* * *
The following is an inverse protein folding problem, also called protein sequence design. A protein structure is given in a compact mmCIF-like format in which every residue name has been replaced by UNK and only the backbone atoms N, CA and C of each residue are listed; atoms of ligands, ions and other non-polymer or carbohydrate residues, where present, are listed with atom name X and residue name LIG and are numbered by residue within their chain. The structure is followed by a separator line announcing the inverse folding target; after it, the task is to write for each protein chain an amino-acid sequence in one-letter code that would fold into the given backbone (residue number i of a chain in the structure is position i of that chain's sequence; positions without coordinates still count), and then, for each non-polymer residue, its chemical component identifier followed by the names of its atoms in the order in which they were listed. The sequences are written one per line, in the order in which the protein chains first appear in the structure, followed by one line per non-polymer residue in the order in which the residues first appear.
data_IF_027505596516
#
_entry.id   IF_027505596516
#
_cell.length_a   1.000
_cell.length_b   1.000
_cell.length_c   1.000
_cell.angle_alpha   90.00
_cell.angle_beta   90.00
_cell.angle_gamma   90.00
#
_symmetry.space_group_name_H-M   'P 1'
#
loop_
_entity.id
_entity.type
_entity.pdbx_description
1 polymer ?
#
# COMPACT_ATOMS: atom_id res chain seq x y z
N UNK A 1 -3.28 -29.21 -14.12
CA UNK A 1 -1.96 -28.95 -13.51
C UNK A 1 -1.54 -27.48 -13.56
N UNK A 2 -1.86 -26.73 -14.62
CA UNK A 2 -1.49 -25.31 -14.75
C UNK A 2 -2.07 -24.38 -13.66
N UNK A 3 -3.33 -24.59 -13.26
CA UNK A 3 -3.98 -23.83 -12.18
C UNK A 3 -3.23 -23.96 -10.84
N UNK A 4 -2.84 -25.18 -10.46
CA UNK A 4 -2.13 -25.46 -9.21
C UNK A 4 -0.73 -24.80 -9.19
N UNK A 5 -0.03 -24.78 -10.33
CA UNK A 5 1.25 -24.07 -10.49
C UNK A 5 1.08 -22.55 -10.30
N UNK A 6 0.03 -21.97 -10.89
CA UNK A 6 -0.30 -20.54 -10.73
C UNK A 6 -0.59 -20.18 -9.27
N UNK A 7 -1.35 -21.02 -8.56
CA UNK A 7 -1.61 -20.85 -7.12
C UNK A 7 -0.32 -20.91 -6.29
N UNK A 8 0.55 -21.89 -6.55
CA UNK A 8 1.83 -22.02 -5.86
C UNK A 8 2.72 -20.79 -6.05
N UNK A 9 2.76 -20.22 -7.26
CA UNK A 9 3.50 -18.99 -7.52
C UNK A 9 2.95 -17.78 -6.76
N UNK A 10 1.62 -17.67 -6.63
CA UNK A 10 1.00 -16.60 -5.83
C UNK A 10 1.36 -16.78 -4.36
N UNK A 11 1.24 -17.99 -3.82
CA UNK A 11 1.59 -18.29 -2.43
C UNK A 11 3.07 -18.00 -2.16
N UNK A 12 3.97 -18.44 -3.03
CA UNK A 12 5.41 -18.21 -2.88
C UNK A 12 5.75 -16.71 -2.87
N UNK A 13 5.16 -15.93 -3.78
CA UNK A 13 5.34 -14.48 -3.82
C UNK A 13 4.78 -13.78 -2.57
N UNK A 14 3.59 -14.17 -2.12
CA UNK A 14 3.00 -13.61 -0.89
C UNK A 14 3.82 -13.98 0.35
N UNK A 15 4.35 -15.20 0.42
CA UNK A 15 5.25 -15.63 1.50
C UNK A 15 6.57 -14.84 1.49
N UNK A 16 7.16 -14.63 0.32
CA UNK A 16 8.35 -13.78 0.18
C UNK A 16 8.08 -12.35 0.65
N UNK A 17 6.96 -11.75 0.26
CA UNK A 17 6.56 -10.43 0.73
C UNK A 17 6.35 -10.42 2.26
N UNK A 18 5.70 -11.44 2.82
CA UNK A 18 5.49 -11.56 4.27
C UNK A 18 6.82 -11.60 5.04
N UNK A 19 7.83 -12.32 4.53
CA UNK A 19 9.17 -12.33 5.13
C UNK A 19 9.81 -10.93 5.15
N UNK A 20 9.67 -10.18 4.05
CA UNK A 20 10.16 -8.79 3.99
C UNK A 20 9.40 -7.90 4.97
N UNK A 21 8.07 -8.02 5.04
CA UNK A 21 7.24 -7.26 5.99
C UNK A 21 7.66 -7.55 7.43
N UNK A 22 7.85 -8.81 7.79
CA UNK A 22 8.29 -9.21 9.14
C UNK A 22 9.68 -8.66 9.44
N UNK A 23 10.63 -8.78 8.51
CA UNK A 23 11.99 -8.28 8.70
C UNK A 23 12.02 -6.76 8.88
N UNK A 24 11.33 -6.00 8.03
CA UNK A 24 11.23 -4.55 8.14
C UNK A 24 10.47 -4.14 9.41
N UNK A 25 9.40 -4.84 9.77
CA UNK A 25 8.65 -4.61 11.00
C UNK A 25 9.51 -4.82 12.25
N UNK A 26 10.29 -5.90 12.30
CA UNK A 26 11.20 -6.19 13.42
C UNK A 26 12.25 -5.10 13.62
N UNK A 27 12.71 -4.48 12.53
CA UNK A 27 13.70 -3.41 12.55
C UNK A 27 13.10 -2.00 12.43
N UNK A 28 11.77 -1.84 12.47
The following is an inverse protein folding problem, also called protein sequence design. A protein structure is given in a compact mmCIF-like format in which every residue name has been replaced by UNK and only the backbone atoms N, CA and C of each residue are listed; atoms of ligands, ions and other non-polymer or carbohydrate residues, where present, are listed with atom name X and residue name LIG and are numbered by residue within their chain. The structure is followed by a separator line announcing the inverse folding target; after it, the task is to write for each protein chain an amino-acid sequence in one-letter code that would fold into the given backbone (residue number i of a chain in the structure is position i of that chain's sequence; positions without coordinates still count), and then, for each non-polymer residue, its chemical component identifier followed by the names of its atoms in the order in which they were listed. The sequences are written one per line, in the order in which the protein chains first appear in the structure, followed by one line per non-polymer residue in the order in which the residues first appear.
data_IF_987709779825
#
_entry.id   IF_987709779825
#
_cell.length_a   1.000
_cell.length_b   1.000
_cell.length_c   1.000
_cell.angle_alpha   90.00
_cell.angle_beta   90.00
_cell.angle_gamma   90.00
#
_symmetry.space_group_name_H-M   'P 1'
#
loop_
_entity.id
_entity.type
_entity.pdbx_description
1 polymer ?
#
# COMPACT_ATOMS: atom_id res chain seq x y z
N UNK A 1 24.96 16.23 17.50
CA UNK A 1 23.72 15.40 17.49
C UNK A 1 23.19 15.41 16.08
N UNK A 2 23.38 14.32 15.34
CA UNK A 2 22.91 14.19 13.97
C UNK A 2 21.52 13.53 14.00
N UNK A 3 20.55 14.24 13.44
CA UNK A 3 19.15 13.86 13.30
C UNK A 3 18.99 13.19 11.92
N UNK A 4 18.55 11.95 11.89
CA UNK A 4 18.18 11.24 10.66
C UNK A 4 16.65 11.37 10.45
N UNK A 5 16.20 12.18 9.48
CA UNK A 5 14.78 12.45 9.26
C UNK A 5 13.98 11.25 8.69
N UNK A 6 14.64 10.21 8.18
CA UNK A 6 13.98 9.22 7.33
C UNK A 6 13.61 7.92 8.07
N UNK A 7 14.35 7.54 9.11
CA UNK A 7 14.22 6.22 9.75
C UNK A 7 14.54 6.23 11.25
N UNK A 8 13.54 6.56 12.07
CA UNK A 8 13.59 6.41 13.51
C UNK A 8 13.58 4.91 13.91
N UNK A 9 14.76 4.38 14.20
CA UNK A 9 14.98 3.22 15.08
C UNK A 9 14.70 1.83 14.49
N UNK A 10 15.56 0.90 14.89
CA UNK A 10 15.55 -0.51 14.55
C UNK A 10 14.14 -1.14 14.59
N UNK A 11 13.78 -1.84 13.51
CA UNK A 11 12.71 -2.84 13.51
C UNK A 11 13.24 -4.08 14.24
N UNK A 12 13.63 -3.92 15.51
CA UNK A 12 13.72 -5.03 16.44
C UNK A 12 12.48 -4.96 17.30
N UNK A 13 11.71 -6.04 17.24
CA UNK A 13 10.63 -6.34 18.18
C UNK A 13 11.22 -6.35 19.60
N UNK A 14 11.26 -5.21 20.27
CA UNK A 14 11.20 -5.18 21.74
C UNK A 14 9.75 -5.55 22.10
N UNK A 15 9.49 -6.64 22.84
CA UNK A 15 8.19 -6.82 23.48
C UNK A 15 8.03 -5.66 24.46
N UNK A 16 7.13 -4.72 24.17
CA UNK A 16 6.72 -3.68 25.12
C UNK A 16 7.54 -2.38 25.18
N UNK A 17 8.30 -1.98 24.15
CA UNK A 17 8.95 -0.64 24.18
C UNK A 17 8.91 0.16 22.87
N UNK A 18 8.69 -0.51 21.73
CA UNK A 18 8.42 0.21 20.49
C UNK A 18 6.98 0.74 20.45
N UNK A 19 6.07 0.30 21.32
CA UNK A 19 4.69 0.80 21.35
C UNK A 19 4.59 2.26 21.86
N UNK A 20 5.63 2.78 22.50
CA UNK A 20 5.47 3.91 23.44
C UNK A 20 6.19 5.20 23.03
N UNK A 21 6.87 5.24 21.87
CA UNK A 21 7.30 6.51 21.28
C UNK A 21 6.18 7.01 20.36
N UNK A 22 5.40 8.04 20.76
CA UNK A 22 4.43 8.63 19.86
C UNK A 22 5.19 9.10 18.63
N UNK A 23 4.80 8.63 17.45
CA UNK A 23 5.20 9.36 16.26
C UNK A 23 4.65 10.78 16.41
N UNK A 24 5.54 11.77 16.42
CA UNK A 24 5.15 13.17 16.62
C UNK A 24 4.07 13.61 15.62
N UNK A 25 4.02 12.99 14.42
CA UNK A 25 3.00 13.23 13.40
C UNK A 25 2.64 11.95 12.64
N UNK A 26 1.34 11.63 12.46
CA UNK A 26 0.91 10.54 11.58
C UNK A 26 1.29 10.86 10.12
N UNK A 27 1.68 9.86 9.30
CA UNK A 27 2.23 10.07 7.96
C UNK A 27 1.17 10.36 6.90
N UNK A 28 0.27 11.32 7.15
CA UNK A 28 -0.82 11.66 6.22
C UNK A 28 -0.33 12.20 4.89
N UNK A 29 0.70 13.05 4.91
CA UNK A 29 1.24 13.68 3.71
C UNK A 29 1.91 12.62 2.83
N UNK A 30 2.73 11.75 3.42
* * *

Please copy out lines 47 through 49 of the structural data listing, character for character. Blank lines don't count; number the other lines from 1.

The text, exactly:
CA UNK A 9 3.50 -18.99 -7.52
C UNK A 9 2.95 -17.78 -6.76
N UNK A 10 1.62 -17.67 -6.63